Eye candy for sale as sculptors try to break even
Linda Morris | October 21, 2018 | The Sydney Morning Herald
Victorian artist James Parrett has scooped the $70,000 first prize in this year’s Sculpture by the Sea.
Parrett, the brother of novelist Favel Parrett, won the prestigious Aqualand Sculpture Award for his work M-fortysix.
“Receiving an award like this is something that I have allowed myself to daydream about from time to time but never expected to happen,” said Parrett, who confessed to having a “surreal and giddy” sleepless night after learning of his success.
The prize is an aquisitive award, which means Parrett’s work will join recipients from the past two years on permanent display at Mosman’s Headland Park.
It also means that Parrett no longer has to worry about selling the work to cover his costs, unlike so many of the other entrants in this year’s show.
These include Deborah Halpern, whose jaunty work, The Face, sits in Marks Park, Bondi. For Halpern there’s the engineering to consider; the materials, fabrication of the armature and the internal turning mechanism, the formation of its shape, the fibreglass and the expert cutting of tiles covering lips, nose and eyes.
Then there’s the freight from Melbourne to Sydney and, finally, installation with cranes and cherry pickers. The costs of showing up in Sculpture by the Sea are considerable.
“Tens of thousands of dollars,” Halpern calculates.
Among the thousands of daytrippers who will visit the free public outdoor exhibition participating artists hope for that special someone to show up, love their work and buy it for private or public display.
“Of course, I would love someone to love this work and to buy it,” Halpern says. “But the risk as a self-employed artist – and I’ve been doing this for over 40 years – is that you have to be prepared to wait for that special person to show up and to commit themself to the sculpture.
“If I was hanging out for someone to buy the work to recoup the costs I would’ve invented another job decades ago.”
Most of the 107 works lining the two-kilometre walk from Bondi to Tamarama Beach are for sale. For $13,500 one can keep Danni Bryant’s spiky Friendly Terror, or $45,000 buys Akiho Tata’s Pink Eggplant – Share.
Parvaneh Roudgar’s luminous Migration, honouring the lightness and dynamism of migratory birds, is for sale for $80,000.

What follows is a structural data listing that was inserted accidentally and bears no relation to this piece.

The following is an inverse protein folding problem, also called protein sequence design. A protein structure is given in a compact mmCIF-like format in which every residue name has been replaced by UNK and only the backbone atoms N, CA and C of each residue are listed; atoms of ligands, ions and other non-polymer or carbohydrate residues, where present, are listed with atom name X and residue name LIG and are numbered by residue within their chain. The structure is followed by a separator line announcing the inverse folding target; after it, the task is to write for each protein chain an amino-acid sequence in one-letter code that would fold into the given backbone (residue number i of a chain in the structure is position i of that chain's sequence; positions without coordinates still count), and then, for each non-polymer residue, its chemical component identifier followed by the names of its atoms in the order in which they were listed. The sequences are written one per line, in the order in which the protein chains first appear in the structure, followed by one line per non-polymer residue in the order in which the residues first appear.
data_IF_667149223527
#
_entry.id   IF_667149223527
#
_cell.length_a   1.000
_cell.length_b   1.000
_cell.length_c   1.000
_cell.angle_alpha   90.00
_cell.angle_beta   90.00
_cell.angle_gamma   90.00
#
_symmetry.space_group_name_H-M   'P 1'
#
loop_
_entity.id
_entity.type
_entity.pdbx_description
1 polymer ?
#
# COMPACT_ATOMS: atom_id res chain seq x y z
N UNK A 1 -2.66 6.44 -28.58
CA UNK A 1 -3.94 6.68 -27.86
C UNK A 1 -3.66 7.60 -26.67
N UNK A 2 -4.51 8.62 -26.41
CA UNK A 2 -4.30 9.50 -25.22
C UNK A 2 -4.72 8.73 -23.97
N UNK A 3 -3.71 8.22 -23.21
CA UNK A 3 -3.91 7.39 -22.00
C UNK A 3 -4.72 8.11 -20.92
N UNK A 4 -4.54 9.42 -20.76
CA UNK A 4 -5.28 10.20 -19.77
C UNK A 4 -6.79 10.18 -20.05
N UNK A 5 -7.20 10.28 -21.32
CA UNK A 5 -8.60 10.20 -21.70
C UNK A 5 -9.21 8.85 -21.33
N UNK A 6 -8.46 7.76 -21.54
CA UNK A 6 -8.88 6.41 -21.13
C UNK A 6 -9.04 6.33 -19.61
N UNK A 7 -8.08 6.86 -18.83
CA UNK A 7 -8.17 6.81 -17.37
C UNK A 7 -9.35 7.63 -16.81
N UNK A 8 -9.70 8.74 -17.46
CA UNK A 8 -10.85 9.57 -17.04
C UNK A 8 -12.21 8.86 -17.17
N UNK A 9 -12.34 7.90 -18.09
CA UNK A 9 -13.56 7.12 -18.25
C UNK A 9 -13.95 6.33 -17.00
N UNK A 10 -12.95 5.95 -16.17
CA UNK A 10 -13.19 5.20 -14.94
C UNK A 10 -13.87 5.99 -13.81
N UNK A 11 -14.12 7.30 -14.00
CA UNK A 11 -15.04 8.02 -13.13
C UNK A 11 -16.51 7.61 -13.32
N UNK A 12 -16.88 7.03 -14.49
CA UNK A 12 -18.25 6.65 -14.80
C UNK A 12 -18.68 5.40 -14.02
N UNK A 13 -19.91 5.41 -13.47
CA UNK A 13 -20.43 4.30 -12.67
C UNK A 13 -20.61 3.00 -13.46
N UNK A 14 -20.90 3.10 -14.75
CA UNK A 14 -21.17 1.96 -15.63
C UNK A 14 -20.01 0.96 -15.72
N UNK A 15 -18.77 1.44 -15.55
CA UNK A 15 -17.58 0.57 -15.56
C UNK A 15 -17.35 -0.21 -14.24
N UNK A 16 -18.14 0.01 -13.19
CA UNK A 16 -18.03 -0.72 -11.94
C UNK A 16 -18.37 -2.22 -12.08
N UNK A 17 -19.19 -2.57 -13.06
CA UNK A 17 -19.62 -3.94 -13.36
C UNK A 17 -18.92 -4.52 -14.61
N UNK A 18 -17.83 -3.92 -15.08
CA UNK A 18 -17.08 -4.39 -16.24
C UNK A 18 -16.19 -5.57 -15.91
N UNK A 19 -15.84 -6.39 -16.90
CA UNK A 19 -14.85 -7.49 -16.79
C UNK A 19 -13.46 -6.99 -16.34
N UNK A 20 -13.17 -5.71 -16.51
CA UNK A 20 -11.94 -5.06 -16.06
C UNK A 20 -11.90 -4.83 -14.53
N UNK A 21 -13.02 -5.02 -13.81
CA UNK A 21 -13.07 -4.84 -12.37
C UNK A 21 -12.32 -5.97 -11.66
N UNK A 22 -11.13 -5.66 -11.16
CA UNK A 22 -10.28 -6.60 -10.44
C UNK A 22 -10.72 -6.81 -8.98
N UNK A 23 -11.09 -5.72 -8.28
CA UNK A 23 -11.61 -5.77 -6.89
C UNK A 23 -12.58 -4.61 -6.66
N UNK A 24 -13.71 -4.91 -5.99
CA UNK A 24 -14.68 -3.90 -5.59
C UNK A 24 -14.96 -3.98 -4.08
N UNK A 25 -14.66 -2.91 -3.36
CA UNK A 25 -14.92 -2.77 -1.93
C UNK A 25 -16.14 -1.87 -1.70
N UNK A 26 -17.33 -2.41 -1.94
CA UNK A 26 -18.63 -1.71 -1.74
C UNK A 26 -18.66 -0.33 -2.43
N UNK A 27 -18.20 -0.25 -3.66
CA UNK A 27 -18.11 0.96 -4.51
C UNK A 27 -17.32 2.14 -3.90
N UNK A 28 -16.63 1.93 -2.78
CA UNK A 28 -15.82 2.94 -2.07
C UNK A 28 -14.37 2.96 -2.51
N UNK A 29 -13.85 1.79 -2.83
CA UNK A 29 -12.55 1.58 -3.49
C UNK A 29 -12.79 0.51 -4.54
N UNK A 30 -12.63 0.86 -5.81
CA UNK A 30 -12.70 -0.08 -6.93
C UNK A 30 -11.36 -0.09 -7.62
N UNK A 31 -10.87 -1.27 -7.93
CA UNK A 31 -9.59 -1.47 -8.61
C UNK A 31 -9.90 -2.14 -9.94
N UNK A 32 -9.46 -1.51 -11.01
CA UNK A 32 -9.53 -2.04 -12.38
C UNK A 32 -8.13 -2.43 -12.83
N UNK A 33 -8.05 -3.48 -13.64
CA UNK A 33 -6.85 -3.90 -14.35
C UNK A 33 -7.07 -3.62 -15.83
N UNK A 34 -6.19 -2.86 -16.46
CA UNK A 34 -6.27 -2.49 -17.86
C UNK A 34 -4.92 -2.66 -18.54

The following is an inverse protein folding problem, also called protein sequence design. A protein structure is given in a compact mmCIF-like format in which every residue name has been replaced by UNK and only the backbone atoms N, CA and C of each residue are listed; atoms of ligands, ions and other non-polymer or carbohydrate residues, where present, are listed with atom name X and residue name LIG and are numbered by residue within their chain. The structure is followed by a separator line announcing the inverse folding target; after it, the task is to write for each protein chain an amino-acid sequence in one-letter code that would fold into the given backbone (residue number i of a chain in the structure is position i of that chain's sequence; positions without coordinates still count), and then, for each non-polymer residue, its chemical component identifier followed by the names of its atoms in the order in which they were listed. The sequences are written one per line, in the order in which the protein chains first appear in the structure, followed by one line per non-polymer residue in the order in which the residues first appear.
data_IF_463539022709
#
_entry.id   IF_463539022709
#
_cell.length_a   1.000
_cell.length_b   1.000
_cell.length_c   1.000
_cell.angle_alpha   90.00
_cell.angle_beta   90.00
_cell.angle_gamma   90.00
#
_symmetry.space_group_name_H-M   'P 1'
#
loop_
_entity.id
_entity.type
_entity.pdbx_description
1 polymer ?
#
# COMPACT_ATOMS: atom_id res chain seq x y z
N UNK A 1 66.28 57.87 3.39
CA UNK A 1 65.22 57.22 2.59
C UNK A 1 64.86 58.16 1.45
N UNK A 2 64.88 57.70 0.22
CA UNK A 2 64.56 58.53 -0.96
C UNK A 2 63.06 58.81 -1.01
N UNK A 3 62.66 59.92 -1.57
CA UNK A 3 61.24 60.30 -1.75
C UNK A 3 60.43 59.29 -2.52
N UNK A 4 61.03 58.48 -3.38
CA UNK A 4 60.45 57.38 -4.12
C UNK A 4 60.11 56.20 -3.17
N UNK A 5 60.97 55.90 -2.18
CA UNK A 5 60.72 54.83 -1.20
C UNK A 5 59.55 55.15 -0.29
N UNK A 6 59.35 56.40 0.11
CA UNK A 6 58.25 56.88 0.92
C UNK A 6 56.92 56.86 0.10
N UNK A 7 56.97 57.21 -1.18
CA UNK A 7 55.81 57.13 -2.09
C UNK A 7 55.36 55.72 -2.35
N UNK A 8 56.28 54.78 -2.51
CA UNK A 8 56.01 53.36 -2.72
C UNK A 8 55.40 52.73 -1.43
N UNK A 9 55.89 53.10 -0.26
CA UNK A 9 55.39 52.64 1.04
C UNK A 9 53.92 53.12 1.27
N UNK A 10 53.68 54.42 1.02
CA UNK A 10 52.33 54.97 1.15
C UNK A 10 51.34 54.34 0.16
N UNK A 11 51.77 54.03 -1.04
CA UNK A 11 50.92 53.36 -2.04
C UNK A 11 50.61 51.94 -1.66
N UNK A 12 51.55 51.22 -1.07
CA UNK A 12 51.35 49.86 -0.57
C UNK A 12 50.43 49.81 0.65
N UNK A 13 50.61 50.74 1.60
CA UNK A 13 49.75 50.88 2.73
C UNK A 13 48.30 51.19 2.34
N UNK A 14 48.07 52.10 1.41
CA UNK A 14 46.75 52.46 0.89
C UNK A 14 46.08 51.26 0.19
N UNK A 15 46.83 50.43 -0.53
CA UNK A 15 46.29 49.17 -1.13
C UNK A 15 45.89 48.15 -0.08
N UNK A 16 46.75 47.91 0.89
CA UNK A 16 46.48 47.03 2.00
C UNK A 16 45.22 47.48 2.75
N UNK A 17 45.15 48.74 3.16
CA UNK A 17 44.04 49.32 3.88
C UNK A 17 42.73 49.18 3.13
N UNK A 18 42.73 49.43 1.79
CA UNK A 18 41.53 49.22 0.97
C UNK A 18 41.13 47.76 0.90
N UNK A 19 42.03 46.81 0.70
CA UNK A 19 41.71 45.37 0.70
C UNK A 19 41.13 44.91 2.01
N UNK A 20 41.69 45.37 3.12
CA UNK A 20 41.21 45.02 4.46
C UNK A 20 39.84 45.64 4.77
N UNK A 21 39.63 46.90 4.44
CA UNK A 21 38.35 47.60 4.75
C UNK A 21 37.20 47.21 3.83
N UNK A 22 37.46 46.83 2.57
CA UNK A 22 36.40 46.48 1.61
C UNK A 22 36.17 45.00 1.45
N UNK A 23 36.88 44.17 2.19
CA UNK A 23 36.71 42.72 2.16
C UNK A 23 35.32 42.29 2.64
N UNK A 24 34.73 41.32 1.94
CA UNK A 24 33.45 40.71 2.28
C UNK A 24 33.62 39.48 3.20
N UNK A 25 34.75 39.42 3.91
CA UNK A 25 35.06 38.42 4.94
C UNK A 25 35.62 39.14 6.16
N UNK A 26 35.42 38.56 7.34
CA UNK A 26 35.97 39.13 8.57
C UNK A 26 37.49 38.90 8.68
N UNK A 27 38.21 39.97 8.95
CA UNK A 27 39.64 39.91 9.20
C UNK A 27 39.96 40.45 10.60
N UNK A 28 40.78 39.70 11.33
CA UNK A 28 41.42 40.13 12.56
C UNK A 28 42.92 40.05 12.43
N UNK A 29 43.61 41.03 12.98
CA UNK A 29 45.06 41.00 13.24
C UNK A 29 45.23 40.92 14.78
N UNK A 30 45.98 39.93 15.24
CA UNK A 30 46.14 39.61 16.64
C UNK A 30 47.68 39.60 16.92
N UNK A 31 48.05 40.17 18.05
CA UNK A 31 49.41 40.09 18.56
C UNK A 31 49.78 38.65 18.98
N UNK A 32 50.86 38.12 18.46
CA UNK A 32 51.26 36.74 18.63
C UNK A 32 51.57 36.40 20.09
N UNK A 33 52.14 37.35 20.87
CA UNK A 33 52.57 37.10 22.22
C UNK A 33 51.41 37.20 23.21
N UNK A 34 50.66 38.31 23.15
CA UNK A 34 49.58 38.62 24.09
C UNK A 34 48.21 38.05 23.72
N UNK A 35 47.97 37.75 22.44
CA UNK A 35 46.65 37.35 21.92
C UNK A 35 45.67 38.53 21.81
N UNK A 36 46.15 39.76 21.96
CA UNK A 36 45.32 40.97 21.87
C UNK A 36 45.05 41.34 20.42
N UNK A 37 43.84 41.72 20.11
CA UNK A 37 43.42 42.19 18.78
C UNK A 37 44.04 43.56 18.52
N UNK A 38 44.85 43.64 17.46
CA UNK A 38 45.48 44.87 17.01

Mu Boyan’s fleshy, obese man and Wei Wang’s Walking have no price tags: price is on application. The same for Halpern’s The Face.
Founding director of the sculpture walk, David Handley, said the vast majority of exhibiting artists rely on sales to recoup the cost of exhibiting at Sculpture by the Sea.
“Costs really vary but it averages at about $10,000 but easily stretches up to $30,000-$40,000 for different artists. It’s the costs of materials, fabrication and freight,” Mr Handley said.
“A few years ago we were able to extend the support for artists by covering their installation costs, all the heavy equipment costs, the cranes, et cetera.
“That was made partly possible by the Catalyst [Australian Arts and Culture] Fund – those funds are now administered by the Australia Council – and partly because we had been able to build up sources for support.
“That was a major step forward. It felt very wrong saying to artists helping to put on one of Sydney biggest free public events, “And by the way here’s a $1200 cost for cranes and forklift”. What we are hoping now [is that] we can get to the point where we can cover the artist’s reasonable freight costs.”
If Halpern’s The Face doesn’t sell by the end of Sculpture by the Sea, the artist will incur costs to de-install, and freight it back to Melbourne for storage.
“Until she goes on another journey and it starts again,” Halpern adds.
© 2019 The Sydney Morning Herald | This article first appeared on the SMH on 26 October 2018.